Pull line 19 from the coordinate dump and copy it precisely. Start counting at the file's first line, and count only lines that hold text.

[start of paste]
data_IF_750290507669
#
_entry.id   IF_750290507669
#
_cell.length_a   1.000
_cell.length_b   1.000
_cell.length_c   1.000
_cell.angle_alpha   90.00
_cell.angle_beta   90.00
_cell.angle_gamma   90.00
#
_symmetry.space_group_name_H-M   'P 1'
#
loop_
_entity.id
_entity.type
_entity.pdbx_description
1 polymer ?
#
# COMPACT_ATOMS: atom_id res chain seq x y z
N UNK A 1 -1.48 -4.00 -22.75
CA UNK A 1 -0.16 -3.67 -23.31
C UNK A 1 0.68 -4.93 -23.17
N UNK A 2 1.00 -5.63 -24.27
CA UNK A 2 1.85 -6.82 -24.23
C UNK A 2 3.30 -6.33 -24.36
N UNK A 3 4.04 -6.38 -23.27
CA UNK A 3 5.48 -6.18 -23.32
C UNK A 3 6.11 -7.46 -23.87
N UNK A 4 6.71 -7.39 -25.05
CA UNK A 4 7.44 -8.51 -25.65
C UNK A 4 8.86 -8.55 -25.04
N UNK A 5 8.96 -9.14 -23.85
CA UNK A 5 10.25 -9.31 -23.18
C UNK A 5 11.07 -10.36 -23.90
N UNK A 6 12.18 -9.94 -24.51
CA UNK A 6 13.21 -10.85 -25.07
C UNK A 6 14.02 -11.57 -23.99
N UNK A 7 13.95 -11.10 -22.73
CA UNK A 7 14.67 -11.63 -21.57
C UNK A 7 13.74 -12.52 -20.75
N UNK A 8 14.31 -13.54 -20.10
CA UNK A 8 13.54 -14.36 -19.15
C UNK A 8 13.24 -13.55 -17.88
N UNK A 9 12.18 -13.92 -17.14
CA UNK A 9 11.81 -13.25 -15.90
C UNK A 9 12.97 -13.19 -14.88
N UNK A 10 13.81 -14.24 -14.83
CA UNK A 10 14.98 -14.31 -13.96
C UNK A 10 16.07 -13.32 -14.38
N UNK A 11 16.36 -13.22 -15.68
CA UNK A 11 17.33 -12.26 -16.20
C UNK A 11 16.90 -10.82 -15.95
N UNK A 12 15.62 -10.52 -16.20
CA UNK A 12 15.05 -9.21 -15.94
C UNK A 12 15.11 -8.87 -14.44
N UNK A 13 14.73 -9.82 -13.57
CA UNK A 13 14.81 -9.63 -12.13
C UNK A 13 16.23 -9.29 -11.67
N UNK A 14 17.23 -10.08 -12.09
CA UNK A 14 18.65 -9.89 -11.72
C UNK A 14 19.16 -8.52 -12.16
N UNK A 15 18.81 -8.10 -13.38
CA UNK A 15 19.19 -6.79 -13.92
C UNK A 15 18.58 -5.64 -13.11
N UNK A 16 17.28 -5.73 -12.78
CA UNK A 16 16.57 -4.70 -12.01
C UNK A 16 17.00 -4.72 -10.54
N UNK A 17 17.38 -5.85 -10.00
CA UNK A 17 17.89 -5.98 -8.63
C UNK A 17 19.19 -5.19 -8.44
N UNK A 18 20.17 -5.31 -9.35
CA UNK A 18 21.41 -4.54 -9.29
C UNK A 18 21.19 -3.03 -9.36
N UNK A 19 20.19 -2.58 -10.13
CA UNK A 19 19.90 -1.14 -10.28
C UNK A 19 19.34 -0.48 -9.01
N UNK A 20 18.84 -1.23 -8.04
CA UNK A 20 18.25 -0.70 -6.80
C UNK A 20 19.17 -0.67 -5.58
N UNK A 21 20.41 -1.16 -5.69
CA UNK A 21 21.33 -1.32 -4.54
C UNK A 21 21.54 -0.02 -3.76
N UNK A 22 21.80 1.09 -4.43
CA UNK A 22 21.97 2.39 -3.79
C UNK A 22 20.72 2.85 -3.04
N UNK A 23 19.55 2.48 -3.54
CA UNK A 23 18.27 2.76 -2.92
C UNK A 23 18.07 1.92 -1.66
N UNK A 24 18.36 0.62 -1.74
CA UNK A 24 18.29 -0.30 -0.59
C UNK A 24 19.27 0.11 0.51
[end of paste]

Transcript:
#